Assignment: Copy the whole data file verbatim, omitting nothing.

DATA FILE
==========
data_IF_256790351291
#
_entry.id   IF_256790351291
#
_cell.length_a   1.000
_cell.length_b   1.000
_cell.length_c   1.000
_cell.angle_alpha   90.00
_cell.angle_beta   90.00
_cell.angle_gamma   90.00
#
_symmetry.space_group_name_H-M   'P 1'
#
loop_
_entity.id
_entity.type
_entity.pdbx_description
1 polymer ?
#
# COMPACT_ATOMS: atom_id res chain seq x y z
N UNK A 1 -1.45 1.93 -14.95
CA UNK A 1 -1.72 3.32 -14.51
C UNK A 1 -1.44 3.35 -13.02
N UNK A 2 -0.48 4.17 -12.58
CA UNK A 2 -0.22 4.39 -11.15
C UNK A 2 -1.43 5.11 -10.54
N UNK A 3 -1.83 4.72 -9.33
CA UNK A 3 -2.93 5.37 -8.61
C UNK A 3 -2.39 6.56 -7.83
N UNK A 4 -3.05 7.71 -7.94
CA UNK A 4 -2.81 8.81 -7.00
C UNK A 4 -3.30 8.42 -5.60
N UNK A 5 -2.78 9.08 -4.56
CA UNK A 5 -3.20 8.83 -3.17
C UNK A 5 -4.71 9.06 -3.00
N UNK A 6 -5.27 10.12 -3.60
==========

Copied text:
data_IF_256790351291
#
_entry.id   IF_256790351291
#
_cell.length_a   1.000
_cell.length_b   1.000
_cell.length_c   1.000
_cell.angle_alpha   90.00
_cell.angle_beta   90.00
_cell.angle_gamma   90.00
#
_symmetry.space_group_name_H-M   'P 1'
#
loop_
_entity.id
_entity.type
_entity.pdbx_description
1 polymer ?
#
# COMPACT_ATOMS: atom_id res chain seq x y z
N UNK A 1 -1.45 1.93 -14.95
CA UNK A 1 -1.72 3.32 -14.51
C UNK A 1 -1.44 3.35 -13.02
N UNK A 2 -0.48 4.17 -12.58
CA UNK A 2 -0.22 4.39 -11.15
C UNK A 2 -1.43 5.11 -10.54
N UNK A 3 -1.83 4.72 -9.33
CA UNK A 3 -2.93 5.37 -8.61
C UNK A 3 -2.39 6.56 -7.83
N UNK A 4 -3.05 7.71 -7.94
CA UNK A 4 -2.81 8.81 -7.00
C UNK A 4 -3.30 8.42 -5.60
N UNK A 5 -2.78 9.08 -4.56
CA UNK A 5 -3.20 8.83 -3.17
C UNK A 5 -4.71 9.06 -3.00
N UNK A 6 -5.27 10.12 -3.60